Sultana's Dream: Still a distant Utopia?
BEGUM Rokeya, a social reformer, prolific writer and pioneer of feminist movement in the sub-continental India, wrote Sultana's Dream in English to impress her husband. It was first published in a Madras-based magazine called Indian Ladies Magazine, and is considered "a classic of feminist Utopian fiction."
She was born in 1888 into a prominent traditional zamindar Muslim family in the village of Pariabondh, Rangpur. She fought for the advancement of women when Muslim women in the sub-continent had to remain in purdah. At that time, the life of a Muslim woman was very restricted and repressed.
Begum Rokeya's parents were progressive minded for their time. It was her eldest brother, Ibrahim, who saw her love for learning and helped her to begin her education in both English and Bangla. At the time, the preferred languages for the upper-class Muslims were Arabic and Farsi.
Begum Rokeya was married at the age of 16 to an Urdu speaking magistrate. It was a love match, which was not a common thing during that period. Her husband Sayed Shakhwat Hossain also supported her quest for education. He encouraged her to write about women's issues that were not talked about. Begum Rokeya, from early on, realised that to be emancipated a woman had to be educated. So she began her life's work.
She was a lone voice fighting for the freedom and intellectual advancement of Muslim women in India. She wrote: "We constitute half of the society. If we remain backward can the society move forward? If somebody's legs are bound up how far can she walk? Indeed, the interest of women and men are not different. Their goal of life and ours are the same."
With those powerful words Begum Rokeya set the tone for feminist movement. Because of her thinking, women are now seeking equal rights and helping in the development of our nation.
In Sultana's Dream she creates a futuristic ideal world, a "feminist utopia," where women are out of the segregated zenana (purdah). They run everything and men are secluded in quarters called mardana. The paradox used here is: "If you lock up someone for their protection from yourself, shouldn't you be the one who's locked up?"
When Sultana's Dream was published in 1905, the biographical note in the edition said that her husband's reaction after reading the story was: "A splendid revenge."
She wrote: "What we want is neither alms nor gift of favour. It is our inborn right. Our claim is not more than Islam gave women 1,300 years ago." She broke all barriers, and struggled throughout her life for a better society for women who had no voice. She led the way to empowering and enlightening women.
Begum Rokeya founded the Sakhawat Memorial Girls' School in Calcutta when Muslim girls did not go to school. She went from door to door to convince parents of the need of education for a Muslim girl. At first, only five families were persuaded and the number of students was only 5.
With her realisation that in order to be independent women need to be educated first -- she led this one woman campaign against tradition, prejudice, laws of the land, and a whole lot more. When a woman becomes educated, she does not depend on the fathers, brothers or the husbands.
Over and over she had to send this message out. Her writings were mainly based on that premise. In order to gain economic freedom she also encouraged women to revive craft industries. In that sense she also paved the way for small-scale industries for women.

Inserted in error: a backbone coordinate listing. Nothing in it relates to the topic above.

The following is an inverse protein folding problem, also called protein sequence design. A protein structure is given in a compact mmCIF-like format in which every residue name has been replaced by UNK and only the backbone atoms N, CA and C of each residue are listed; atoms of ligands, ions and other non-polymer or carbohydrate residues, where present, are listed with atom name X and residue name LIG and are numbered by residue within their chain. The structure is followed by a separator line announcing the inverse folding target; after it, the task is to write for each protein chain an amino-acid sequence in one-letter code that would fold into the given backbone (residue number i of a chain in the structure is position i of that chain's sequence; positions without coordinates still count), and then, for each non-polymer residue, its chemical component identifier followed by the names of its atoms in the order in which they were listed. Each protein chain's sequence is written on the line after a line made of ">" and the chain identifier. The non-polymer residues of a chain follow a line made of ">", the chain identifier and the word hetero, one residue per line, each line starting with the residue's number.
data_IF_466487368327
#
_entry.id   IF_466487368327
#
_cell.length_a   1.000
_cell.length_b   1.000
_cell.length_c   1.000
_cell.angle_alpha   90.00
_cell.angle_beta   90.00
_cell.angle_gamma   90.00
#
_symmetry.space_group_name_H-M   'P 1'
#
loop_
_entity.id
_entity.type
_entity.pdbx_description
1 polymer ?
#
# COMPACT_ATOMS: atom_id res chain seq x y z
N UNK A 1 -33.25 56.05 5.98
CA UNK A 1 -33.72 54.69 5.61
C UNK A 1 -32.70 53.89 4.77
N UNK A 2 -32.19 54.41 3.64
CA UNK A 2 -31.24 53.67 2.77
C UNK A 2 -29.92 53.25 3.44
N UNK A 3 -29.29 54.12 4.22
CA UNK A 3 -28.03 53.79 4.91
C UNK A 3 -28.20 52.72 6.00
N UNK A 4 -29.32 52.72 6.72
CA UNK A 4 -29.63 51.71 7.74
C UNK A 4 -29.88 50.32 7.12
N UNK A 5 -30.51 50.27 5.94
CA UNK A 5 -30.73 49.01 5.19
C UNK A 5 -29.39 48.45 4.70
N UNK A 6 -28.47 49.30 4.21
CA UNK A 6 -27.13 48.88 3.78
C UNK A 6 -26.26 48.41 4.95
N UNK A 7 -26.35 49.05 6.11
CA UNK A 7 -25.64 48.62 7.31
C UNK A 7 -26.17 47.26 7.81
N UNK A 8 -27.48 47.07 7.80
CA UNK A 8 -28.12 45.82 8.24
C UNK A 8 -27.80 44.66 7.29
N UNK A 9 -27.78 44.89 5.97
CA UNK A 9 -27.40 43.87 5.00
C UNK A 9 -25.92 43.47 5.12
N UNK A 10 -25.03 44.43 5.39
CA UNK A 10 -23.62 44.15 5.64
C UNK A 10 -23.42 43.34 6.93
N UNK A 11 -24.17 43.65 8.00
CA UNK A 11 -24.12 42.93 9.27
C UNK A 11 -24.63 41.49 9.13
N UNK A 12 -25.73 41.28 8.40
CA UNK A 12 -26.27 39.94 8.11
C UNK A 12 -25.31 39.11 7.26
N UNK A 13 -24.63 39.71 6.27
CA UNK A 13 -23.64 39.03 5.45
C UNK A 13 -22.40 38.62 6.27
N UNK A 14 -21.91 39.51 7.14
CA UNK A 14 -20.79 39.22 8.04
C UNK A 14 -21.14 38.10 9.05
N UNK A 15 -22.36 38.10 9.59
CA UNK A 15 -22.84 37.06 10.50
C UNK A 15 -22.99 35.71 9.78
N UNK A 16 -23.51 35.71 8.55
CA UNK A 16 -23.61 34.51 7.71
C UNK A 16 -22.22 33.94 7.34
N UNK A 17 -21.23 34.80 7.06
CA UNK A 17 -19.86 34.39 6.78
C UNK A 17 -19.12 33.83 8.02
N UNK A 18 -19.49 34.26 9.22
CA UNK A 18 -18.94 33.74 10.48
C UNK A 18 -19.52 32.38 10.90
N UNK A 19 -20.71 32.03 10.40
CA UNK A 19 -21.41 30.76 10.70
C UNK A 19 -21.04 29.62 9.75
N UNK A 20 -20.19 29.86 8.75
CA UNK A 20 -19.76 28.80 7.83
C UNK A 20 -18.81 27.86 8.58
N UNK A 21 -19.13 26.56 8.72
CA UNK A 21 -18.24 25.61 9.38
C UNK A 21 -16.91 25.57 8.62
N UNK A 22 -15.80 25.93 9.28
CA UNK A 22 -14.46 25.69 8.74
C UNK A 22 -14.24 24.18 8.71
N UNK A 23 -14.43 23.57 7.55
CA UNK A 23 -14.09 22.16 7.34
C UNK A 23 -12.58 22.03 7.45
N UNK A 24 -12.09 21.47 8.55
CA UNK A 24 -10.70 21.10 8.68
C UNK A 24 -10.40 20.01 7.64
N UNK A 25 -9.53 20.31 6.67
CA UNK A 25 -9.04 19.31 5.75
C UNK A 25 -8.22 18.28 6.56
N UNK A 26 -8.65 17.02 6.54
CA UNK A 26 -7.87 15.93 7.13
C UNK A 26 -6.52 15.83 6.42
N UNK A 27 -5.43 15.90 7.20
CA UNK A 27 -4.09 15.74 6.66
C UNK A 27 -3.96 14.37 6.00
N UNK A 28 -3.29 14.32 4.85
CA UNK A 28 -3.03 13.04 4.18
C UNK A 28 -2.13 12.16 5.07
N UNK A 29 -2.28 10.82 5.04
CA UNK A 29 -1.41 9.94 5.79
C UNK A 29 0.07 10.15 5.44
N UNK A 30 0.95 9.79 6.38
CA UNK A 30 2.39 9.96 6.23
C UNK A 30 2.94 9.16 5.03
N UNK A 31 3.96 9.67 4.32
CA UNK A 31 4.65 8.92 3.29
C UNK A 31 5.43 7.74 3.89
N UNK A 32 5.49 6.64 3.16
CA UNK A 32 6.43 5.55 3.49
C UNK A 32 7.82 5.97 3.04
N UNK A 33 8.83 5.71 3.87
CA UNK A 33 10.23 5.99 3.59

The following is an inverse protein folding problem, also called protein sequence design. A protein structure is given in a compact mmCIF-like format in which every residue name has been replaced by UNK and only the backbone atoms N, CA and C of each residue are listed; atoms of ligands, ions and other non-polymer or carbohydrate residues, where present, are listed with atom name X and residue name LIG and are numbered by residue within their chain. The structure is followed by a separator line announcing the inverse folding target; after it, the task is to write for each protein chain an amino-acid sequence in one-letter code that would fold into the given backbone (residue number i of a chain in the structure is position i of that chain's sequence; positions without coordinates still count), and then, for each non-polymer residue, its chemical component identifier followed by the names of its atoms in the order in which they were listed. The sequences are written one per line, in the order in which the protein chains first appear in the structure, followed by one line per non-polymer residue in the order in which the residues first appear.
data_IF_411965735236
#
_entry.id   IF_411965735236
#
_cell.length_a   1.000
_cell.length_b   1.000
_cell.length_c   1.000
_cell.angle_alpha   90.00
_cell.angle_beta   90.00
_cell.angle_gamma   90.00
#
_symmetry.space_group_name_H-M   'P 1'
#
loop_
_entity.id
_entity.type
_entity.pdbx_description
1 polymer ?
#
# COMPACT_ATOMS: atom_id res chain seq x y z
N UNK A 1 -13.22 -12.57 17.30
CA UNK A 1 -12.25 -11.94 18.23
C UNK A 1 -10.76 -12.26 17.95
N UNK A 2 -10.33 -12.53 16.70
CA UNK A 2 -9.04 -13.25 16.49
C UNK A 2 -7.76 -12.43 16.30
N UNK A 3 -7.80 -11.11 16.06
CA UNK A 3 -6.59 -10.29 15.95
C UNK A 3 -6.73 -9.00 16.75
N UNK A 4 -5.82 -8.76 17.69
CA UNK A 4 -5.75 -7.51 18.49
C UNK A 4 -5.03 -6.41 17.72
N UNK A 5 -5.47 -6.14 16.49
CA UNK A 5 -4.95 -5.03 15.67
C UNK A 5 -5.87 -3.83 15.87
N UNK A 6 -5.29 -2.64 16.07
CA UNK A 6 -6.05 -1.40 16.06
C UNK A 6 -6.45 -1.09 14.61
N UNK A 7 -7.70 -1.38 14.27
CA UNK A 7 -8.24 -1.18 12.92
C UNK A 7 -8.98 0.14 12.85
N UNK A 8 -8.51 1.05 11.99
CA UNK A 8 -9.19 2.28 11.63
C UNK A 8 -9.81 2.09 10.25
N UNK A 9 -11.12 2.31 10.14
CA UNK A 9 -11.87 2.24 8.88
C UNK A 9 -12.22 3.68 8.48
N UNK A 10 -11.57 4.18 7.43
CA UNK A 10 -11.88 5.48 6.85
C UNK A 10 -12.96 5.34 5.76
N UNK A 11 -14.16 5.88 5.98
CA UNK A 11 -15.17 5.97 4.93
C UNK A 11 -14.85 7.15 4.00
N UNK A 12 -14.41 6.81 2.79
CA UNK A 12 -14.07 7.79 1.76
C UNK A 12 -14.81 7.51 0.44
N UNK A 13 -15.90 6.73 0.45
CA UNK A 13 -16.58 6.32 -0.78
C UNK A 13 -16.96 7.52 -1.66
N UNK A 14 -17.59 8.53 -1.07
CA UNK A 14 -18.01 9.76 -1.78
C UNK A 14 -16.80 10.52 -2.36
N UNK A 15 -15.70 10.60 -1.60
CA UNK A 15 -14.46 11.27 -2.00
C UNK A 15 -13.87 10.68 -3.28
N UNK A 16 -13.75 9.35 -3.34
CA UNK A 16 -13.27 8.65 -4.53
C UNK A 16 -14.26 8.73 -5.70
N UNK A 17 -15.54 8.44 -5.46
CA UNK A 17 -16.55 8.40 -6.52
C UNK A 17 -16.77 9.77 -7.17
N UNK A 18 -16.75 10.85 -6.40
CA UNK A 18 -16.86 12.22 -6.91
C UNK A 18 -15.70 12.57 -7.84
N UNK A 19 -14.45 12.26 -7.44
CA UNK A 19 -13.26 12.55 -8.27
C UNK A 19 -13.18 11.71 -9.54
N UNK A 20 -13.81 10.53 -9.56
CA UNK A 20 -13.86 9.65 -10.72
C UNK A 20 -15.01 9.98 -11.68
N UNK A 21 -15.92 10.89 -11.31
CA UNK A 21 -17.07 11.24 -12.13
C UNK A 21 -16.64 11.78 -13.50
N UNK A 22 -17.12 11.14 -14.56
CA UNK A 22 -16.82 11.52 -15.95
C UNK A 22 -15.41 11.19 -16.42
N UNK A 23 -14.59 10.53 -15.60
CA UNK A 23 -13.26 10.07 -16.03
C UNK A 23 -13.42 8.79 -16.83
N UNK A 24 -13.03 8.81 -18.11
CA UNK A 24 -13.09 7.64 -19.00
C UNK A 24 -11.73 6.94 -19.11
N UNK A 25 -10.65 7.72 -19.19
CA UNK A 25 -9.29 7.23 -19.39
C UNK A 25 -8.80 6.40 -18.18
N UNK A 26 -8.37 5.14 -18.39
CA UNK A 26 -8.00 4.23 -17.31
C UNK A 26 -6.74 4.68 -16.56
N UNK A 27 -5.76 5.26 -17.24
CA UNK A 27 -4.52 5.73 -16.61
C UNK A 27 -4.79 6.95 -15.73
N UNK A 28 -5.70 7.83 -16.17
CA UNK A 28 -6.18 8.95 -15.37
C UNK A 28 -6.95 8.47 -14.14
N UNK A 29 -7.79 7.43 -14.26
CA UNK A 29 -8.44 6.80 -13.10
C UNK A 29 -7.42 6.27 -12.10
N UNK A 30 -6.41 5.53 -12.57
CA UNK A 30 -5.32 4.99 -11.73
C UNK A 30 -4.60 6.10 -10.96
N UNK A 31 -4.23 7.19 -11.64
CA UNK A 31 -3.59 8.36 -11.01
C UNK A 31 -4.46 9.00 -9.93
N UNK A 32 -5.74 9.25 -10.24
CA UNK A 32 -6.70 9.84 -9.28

Begum Rokeya's writings demonstrated a confident woman with talent and knowledge.
It has been more than one hundred years since the publication of Sultana's Dream, yet the prospect of education for a girl in rural Bangladesh is a distant dream. With all the books that are written about gender and development, the fact remains that rural girls are still uneducated.
Throughout history cultural barriers and stigma have excluded women from receiving education or earning equal pay to men. This may be viewed as "a weapon to keep the girls in a relegated state so that it is possible to establish a male-dominated society and women are consigned to domestic work only."
To transform a society from centuries-old barriers takes time. In the case of Bangladesh, it is taking too much time. In recent years school enrollment of rural girls has improved, but they are forced to drop out as soon as a marriage proposal comes along. They have to enter into an early marriage.
According to a recent Unicef report, almost 50% of the rural girls are married by age 15, and 60% become mothers by age 19. When that happens, a woman cannot become a productive member of a society. Without education they cannot generate any income and become a liability in most households. Even though our religion is very clear on women's position, they are often discriminated against.
Many years after Begum Rokeya's fight for oppressed women, other conscientious women in Bangladesh emerged to take up the cause. The pioneers of human rights in Bangladesh, like late Salma Sobhan along with Dr. Hamida Hossain and Advocate Sultana Kamal (to name a few), made a lot of changes to enhance the lives of oppressed women. They are working tirelessly to improve the conditions and ensuring that equal rights for women are recognised in our society.
One hundred years after Sultana's Dream, it is way past time to make an accurate analysis of whether we as a nation have achieved what Begum Rokeya set forth for our women. Our present government has taken some of the measures that Begum Rokeya urged us to take for women empowerment.
Our current government under the leadership of Sheikh Hasina, along with other female ministers, should embrace more aggressive policies regarding compulsory education for girls, gender equality, and equal pay, which will bring in a big return in enhancing social and economic development in our impoverished land. Only then can our women be truly free.